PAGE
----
The above link to the Jenkins wiki provides details about how to configure your environment as well as how to configure your container images. Some high-level notes:

  • Your base OS needs to have Docker listening on a TCP port. By default, Docker only listens on a Unix socket.
  • The container needs run “sshd” for Jenkins to connect to it. I suspect that once the container is provisioned, Jenkins just treats it as a plain-old SSH slave.
  • In my testing, the Docker/Jenkins plugin was not able to connect via SSH to the containers it provisioned when using Docker 1.2.0. After trial and error, I found that the current version of the Jenkins plugin (0.6) works well with Docker 1.0-1.1.2, but Docker 1.2.0+ did not work with this Jenkins Plugin. I used Puppet to make sure that our Ubuntu build server base VMs only had Docker 1.1.2 installed. Ex:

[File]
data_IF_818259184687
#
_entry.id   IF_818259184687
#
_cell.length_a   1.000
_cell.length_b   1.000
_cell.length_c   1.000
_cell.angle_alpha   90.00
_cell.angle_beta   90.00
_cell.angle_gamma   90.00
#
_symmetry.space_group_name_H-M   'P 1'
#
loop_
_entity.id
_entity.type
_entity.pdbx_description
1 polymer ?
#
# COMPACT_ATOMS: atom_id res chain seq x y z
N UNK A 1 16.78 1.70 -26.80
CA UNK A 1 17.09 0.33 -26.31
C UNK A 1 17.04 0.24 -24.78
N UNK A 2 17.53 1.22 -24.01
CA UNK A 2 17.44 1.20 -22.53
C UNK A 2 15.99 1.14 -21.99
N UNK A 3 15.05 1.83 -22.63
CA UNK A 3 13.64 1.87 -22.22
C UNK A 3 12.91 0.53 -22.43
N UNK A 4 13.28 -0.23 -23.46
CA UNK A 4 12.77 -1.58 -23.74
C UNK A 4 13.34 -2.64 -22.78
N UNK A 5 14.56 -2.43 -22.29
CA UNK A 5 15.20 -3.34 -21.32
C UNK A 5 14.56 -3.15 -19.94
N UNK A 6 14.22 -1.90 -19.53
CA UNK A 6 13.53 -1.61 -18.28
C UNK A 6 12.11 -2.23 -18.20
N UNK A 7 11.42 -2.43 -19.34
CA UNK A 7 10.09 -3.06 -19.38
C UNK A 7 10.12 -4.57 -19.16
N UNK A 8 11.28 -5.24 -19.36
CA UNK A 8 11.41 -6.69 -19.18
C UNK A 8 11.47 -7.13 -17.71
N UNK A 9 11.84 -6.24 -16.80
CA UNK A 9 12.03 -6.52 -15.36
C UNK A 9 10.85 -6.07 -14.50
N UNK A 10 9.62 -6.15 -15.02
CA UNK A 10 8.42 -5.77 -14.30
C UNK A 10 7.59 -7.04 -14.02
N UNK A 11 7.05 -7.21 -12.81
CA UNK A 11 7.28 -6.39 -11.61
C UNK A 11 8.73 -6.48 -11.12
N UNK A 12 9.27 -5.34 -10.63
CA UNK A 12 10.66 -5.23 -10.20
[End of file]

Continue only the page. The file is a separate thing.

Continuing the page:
• # VW-10576: install docker on the ubuntu master/slaves
      # * Have Docker listen on a TCP port per instructions at:
      # * Use Docker 1.1.2 and not anything newer. At the time of writing this
      # comment, Docker 1.2.0+ does not work with the Jenkins/Docker
      # plugin (the port for sshd fails to map to an external port).
      class { 'docker':
        tcp_bind => 'tcp://',
        version  => '1.1.2',
  • There is a sample Docker/Jenkins slave based on “ubuntu:latest” available at: I would recommend getting that working as a proof-of-concept before venturing into building your own custom build slave containers. It’s helpful to be familiar with the “Dockerfile” for that image as well: